Taking stock, moving on

The Rectory - September 2003

Revd Canon Andrew DeucharIt has been a long summer! We spend a lot of our time discussing the weather. I think Mpume, our guest from South Africa, finds it amusing how often she still has to comment on how she finds our climate, even when we have been basking in temperatures that are at least equivalent to those in Durban for long stretches of July and August. The difference of course is that we never believe that we have summers like this, so nothing in our society is geared up to dealing with them when they do happen - people collapse, rails buckle, ice cream runs out, we all come to a grinding halt, as we do when it snows, or rains a lot or the leaves of autumn fall!

But actually the world does continue to turn, and life goes on. People have suffered enormously in parts of Europe as a result of the heatwave, and the French Government is having to undertake a major enquiry to find out why so many thousands of people died. The peace process in the Holy Land appears to be foundering again. Disaster hit the United Nations Mission in Iraq, whilst the Hutton enquiry has gathered pace following the tragic suicide of Dr David Kelly. The situation in Liberia worked itself to a climax as its president went into exile, and there is some hope of peace being built there, with troops from neighbouring African countries seeking to keep the peace. And within church circles, the debate following the appointment of an openly homosexual bishop in New Hampshire, USA, and the proposed appointment of Jeffrey John to be Bishop of Reading, has continued unabated, causing many people to ask searching questions of themselves as well as of the Church. Alongside that, news came in of the murder of six members of the Melanesian Brotherhood, a religious order that has been much involved in negotiating for peace in the civil unrest in the Solomon Islands.

Questions of perspectives and priorities, perhaps? It is always demanding, and sometimes a little painful to try to keep our eyes wide open to the broader vision. It is easy for us to look for escape from the realities, and perhaps too often our Christian life and worship lead us away from those realities rather than equipping us with fresh vision and vigour to play our part in addressing the world’s issues at whatever level we are able.

I believe that our parish is rooted in the life of the city. We are constantly seeking as a community to ask the question ‘How does our faith help us to serve the city and our world more effectively?’ If we are not doing that, all of us, then we are in danger of introversion, looking after ourselves - which seems to be the opposite of the life of Jesus.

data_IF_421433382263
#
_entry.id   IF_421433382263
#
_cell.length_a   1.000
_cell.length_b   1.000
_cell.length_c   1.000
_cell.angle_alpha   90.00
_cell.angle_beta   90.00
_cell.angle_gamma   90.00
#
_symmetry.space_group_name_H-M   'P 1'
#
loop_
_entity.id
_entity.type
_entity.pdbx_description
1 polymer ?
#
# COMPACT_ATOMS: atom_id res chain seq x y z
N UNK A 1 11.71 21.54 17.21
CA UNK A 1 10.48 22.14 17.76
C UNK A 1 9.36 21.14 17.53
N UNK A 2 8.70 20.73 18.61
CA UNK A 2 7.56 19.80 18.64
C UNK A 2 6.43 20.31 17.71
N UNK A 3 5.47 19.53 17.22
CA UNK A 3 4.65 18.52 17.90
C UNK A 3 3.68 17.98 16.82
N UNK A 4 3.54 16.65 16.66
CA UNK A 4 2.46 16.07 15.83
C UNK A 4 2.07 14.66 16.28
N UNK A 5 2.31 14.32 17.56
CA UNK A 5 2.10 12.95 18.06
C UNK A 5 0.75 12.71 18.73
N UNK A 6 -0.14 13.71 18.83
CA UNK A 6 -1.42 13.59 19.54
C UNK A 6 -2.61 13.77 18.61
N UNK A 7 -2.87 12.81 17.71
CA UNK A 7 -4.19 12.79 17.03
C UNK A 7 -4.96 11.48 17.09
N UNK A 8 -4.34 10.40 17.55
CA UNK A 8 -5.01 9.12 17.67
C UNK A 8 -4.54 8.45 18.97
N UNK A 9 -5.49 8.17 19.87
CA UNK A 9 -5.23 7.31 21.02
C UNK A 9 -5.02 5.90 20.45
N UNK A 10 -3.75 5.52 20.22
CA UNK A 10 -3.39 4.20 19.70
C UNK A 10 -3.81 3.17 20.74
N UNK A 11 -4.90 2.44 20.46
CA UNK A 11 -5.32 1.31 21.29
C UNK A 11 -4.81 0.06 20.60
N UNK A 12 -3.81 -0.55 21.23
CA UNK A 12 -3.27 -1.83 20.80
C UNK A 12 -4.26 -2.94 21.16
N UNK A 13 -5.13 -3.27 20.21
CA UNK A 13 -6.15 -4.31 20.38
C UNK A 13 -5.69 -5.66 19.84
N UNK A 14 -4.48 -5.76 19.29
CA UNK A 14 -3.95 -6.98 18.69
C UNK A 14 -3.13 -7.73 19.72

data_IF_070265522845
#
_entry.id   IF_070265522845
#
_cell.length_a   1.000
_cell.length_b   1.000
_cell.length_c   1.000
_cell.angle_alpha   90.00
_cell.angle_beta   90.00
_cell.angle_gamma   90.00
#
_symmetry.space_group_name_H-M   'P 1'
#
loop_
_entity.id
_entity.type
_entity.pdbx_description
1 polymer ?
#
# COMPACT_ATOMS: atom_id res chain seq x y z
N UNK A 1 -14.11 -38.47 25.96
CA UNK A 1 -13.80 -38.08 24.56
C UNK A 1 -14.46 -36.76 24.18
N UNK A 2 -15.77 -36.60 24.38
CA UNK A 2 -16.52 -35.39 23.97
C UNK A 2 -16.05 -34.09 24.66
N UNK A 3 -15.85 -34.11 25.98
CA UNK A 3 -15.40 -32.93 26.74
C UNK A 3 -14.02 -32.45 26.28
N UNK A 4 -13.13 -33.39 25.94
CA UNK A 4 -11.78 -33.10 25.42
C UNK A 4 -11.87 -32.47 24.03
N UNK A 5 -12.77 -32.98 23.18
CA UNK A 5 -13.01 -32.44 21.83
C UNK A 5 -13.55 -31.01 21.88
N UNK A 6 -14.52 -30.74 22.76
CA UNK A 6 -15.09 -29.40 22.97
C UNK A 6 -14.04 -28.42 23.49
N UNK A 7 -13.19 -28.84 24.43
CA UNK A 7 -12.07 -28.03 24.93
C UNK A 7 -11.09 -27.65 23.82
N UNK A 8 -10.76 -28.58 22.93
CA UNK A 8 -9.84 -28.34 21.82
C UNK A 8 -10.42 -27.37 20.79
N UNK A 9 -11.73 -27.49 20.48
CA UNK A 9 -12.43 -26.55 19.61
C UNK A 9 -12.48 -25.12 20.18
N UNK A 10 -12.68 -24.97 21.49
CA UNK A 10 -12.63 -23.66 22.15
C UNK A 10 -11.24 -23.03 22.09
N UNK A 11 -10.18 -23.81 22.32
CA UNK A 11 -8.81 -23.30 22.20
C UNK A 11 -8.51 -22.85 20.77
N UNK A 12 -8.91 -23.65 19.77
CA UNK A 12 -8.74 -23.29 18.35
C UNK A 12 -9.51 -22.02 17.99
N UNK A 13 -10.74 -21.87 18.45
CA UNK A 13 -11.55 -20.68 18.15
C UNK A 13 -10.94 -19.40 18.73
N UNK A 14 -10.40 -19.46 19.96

As we move into the autumn, and another new chapter in our life, I want very much to encourage everyone to reflect on how they connect with our mission. We are making some alterations to the structures of the parish to enable wider participation in the decision-making processes. I hope that the formation of four key committees that will take key areas of our life and reflect on them and suggest new initiatives, and through which all other sub-groups and committees will work, will help us to be more focussed together, and encourage more people to be actively engaged with our work. Many people are doing that in a sacrificial way, and we will celebrate that fact together at Harvest, but I hope that more people will want to be involved in forming the vision, and not just in responding to requests for help when they occur.

On September 10, I am delighted to say we shall be interviewing three candidates to take up the post of Associate Rector, following Eileen's departure last year. This post has been deliberately upgraded from "Assistant Rector" because I really want us to develop the sense of teamwork. I am not greatly interested in hierarchies. I do not want to run or control everything that happens. I want gifted people to take responsibility in the areas in which they are gifted. No-one can do everything - or if they think they can, there will be disaster in the offing! The arrival in due course of a new priest will not be the sign for others to stand back or stand down. It will be an enrichment of an already gifted team. The wider the range of gifts, the more likely we are to be able to maintain and develop our perspectives and priorities in a truly extrovert - or perhaps even Christlike - fashion. Please pray for those with responsibility for the interviews.

Andrew Deuchar

St Peter's Church, Nottingham
Last revised 13th September 2003